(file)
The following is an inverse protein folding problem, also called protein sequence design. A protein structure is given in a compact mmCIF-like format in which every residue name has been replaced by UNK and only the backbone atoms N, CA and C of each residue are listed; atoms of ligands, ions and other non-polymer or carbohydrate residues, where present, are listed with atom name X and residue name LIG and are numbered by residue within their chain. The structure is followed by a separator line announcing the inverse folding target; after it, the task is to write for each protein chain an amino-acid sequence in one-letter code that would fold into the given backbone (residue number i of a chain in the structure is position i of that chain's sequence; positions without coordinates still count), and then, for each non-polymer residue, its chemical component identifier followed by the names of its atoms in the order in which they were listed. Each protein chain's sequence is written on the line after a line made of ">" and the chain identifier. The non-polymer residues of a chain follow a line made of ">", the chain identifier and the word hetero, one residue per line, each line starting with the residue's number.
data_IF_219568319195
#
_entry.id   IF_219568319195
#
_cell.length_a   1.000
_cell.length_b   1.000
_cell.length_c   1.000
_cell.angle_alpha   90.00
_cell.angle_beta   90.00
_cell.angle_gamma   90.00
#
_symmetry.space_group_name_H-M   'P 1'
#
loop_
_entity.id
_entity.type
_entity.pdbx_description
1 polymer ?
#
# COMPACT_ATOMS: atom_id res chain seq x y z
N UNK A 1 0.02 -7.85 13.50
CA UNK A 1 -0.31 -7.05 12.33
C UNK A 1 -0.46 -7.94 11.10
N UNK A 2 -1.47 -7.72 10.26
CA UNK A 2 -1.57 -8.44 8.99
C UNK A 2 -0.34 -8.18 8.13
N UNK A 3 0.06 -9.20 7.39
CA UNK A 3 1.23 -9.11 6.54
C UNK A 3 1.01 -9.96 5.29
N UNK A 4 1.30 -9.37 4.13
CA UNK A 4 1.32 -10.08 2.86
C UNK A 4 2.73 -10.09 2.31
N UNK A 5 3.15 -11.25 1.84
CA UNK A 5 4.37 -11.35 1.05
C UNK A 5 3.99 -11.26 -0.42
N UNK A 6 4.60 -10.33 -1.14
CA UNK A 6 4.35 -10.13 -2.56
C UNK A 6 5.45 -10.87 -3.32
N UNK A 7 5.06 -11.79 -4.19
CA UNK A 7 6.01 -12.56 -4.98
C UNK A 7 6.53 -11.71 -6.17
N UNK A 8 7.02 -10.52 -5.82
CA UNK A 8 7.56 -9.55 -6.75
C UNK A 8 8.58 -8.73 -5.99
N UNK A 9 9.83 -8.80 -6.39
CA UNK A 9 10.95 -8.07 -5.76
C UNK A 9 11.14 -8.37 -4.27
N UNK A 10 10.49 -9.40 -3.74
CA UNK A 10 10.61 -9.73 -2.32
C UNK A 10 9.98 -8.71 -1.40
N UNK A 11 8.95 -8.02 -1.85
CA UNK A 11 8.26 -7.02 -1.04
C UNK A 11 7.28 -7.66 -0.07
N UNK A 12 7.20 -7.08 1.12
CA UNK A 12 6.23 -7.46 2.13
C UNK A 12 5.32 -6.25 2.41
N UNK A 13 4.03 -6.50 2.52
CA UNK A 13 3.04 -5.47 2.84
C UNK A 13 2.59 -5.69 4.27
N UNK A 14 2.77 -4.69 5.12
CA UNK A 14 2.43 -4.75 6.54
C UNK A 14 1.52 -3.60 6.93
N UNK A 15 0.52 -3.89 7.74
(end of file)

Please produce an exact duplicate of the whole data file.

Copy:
The following is an inverse protein folding problem, also called protein sequence design. A protein structure is given in a compact mmCIF-like format in which every residue name has been replaced by UNK and only the backbone atoms N, CA and C of each residue are listed; atoms of ligands, ions and other non-polymer or carbohydrate residues, where present, are listed with atom name X and residue name LIG and are numbered by residue within their chain. The structure is followed by a separator line announcing the inverse folding target; after it, the task is to write for each protein chain an amino-acid sequence in one-letter code that would fold into the given backbone (residue number i of a chain in the structure is position i of that chain's sequence; positions without coordinates still count), and then, for each non-polymer residue, its chemical component identifier followed by the names of its atoms in the order in which they were listed. Each protein chain's sequence is written on the line after a line made of ">" and the chain identifier. The non-polymer residues of a chain follow a line made of ">", the chain identifier and the word hetero, one residue per line, each line starting with the residue's number.
data_IF_219568319195
#
_entry.id   IF_219568319195
#
_cell.length_a   1.000
_cell.length_b   1.000
_cell.length_c   1.000
_cell.angle_alpha   90.00
_cell.angle_beta   90.00
_cell.angle_gamma   90.00
#
_symmetry.space_group_name_H-M   'P 1'
#
loop_
_entity.id
_entity.type
_entity.pdbx_description
1 polymer ?
#
# COMPACT_ATOMS: atom_id res chain seq x y z
N UNK A 1 0.02 -7.85 13.50
CA UNK A 1 -0.31 -7.05 12.33
C UNK A 1 -0.46 -7.94 11.10
N UNK A 2 -1.47 -7.72 10.26
CA UNK A 2 -1.57 -8.44 8.99
C UNK A 2 -0.34 -8.18 8.13
N UNK A 3 0.06 -9.20 7.39
CA UNK A 3 1.23 -9.11 6.54
C UNK A 3 1.01 -9.96 5.29
N UNK A 4 1.30 -9.37 4.13
CA UNK A 4 1.32 -10.08 2.86
C UNK A 4 2.73 -10.09 2.31
N UNK A 5 3.15 -11.25 1.84
CA UNK A 5 4.37 -11.35 1.05
C UNK A 5 3.99 -11.26 -0.42
N UNK A 6 4.60 -10.33 -1.14
CA UNK A 6 4.35 -10.13 -2.56
C UNK A 6 5.45 -10.87 -3.32
N UNK A 7 5.06 -11.79 -4.19
CA UNK A 7 6.01 -12.56 -4.98
C UNK A 7 6.53 -11.71 -6.17
N UNK A 8 7.02 -10.52 -5.82
CA UNK A 8 7.56 -9.55 -6.75
C UNK A 8 8.58 -8.73 -5.99
N UNK A 9 9.83 -8.80 -6.39
CA UNK A 9 10.95 -8.07 -5.76
C UNK A 9 11.14 -8.37 -4.27
N UNK A 10 10.49 -9.40 -3.74
CA UNK A 10 10.61 -9.73 -2.32
C UNK A 10 9.98 -8.71 -1.40
N UNK A 11 8.95 -8.02 -1.85
CA UNK A 11 8.26 -7.02 -1.04
C UNK A 11 7.28 -7.66 -0.07
N UNK A 12 7.20 -7.08 1.12
CA UNK A 12 6.23 -7.46 2.13
C UNK A 12 5.32 -6.25 2.41
N UNK A 13 4.03 -6.50 2.52
CA UNK A 13 3.04 -5.47 2.84
C UNK A 13 2.59 -5.69 4.27
N UNK A 14 2.77 -4.69 5.12
CA UNK A 14 2.43 -4.75 6.54
C UNK A 14 1.52 -3.60 6.93
N UNK A 15 0.52 -3.89 7.74